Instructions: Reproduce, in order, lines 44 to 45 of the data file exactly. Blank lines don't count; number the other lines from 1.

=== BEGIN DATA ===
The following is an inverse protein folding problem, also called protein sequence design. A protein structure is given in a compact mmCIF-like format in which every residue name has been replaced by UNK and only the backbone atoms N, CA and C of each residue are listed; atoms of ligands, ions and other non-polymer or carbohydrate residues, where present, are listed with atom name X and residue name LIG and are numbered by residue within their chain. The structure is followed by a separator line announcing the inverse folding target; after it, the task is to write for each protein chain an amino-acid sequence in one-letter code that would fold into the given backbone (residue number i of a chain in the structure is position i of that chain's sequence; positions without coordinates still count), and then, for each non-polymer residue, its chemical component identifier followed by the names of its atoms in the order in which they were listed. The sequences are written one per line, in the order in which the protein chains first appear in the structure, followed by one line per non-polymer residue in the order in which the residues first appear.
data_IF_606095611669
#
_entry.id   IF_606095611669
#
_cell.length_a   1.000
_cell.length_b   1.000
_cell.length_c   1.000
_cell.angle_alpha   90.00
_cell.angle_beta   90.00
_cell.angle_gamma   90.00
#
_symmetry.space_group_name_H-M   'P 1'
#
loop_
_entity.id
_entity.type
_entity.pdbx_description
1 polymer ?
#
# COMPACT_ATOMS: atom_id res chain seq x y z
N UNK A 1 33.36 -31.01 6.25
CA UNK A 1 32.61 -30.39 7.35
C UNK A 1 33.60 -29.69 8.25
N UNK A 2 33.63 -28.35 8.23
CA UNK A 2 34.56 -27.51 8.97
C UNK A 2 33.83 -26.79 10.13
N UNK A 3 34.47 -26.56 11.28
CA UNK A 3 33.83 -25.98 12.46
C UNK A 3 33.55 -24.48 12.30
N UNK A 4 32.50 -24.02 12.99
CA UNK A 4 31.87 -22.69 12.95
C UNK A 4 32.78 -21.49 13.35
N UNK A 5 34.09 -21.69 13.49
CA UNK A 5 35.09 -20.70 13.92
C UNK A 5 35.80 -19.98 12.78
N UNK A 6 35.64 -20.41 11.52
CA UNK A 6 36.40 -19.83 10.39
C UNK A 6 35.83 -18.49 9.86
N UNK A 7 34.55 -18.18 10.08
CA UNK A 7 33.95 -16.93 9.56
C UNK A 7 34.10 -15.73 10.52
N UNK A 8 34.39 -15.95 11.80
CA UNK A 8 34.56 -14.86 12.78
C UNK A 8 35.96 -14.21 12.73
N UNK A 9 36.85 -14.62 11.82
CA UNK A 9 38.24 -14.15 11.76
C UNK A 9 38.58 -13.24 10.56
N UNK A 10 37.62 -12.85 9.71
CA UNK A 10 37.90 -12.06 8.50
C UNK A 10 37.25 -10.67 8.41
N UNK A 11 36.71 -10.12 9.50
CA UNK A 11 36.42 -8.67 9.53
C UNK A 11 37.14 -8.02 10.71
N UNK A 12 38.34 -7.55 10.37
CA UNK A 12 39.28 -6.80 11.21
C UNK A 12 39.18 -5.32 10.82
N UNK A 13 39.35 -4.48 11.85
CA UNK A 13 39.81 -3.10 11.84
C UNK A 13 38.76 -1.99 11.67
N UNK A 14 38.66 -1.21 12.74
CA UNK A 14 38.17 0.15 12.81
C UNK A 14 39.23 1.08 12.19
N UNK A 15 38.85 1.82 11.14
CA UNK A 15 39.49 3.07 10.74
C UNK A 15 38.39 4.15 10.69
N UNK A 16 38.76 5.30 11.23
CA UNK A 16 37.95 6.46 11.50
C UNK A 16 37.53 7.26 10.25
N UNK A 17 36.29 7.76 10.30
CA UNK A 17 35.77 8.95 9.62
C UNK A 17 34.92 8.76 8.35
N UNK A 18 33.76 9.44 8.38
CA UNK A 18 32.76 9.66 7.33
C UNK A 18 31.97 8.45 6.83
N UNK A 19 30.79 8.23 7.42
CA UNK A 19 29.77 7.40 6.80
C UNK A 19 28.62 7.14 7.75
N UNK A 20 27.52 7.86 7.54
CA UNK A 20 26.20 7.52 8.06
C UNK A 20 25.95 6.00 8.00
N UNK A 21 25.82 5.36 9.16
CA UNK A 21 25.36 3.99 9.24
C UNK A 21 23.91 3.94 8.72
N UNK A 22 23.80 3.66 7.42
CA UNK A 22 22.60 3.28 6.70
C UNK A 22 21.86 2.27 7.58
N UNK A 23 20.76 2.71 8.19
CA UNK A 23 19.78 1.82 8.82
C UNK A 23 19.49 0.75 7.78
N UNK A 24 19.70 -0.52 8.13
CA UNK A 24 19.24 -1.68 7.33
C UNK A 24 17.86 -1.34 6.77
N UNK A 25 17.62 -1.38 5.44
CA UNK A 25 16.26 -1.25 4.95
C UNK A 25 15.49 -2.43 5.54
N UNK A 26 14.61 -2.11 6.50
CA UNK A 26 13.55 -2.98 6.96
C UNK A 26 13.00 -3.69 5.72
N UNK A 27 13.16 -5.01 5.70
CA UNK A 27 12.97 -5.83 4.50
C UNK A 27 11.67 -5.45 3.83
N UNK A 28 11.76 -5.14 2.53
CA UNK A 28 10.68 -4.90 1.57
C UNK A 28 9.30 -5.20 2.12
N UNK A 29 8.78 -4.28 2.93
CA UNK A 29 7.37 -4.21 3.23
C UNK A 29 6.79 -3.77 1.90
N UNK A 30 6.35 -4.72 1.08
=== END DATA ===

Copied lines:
CA UNK A 8 34.56 -14.86 12.78
C UNK A 8 35.96 -14.21 12.73